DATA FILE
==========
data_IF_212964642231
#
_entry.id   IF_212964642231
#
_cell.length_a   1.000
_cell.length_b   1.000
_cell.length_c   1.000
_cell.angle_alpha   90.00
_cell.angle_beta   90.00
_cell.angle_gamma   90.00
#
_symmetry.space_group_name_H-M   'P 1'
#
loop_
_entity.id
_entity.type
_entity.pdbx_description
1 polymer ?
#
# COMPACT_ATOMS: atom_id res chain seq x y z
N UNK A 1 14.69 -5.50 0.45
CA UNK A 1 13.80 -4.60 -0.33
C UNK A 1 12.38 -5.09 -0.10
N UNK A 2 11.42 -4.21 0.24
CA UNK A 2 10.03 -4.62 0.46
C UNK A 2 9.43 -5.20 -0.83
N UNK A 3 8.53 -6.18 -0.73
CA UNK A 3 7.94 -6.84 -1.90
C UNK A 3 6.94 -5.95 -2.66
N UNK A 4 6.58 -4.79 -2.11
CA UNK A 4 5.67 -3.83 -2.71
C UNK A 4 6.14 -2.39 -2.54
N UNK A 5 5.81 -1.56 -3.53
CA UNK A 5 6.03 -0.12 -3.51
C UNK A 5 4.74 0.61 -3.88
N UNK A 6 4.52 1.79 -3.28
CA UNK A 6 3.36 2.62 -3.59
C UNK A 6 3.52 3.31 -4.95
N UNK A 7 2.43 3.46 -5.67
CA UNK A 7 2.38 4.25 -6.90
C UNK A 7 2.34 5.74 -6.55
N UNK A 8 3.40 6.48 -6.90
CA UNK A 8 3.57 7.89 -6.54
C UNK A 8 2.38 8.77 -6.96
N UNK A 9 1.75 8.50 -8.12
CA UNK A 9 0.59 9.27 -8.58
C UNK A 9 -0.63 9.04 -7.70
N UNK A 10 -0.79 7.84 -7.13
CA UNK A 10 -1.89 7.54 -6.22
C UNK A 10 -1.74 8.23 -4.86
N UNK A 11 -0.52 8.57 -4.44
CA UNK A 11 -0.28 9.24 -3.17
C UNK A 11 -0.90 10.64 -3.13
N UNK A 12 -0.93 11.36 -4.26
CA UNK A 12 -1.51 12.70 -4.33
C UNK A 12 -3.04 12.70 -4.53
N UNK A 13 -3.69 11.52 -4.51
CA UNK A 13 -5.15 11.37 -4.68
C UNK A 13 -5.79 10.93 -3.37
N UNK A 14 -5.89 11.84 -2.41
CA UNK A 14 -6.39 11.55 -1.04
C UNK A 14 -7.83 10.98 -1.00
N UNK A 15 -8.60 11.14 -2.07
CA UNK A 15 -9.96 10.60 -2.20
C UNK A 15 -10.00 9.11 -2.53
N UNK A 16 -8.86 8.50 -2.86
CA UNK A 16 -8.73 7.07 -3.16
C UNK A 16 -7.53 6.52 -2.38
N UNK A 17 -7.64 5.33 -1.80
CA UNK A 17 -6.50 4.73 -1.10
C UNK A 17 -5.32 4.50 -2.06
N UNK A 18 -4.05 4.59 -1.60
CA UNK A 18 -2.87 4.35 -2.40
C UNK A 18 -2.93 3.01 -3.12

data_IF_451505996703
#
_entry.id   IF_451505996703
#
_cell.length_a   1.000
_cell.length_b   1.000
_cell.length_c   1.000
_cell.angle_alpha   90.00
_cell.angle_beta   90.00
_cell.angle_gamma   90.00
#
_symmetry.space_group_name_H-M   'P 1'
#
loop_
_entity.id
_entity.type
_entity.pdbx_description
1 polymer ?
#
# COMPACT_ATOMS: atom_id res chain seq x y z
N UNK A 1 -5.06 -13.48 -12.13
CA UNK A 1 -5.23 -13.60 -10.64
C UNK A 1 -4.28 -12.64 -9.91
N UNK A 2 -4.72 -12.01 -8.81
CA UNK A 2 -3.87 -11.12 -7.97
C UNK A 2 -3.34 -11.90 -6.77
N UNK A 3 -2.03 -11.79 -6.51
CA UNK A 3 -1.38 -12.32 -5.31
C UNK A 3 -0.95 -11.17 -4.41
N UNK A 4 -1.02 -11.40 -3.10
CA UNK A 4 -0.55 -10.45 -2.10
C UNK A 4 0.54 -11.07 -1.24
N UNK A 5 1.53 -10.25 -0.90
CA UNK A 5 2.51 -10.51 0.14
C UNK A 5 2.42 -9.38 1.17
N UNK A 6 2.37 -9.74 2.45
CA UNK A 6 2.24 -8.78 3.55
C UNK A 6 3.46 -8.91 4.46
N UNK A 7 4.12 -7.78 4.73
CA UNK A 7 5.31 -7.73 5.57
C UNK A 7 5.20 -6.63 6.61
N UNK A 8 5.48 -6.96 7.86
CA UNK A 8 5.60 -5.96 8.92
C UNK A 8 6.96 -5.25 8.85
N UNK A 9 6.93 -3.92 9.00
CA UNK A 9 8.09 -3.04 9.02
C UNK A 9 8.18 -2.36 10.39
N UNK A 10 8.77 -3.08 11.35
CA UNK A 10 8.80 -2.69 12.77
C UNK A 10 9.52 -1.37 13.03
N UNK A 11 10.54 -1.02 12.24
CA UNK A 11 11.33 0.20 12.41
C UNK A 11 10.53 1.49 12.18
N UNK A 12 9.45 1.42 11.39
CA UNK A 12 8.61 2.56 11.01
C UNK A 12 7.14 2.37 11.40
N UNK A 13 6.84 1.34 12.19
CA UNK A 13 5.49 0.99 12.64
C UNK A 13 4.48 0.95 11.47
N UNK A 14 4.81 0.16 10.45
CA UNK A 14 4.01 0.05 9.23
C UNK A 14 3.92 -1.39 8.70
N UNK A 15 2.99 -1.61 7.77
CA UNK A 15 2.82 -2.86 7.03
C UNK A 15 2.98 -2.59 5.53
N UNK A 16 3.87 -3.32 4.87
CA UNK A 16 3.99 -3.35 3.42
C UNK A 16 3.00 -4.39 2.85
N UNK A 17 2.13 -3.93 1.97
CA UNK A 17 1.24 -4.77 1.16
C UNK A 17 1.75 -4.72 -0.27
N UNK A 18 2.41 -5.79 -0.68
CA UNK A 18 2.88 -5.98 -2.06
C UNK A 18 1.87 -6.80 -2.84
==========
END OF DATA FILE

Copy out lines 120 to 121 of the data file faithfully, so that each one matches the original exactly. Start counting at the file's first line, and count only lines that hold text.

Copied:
CA UNK A 9 8.09 -3.04 9.02
C UNK A 9 8.18 -2.36 10.39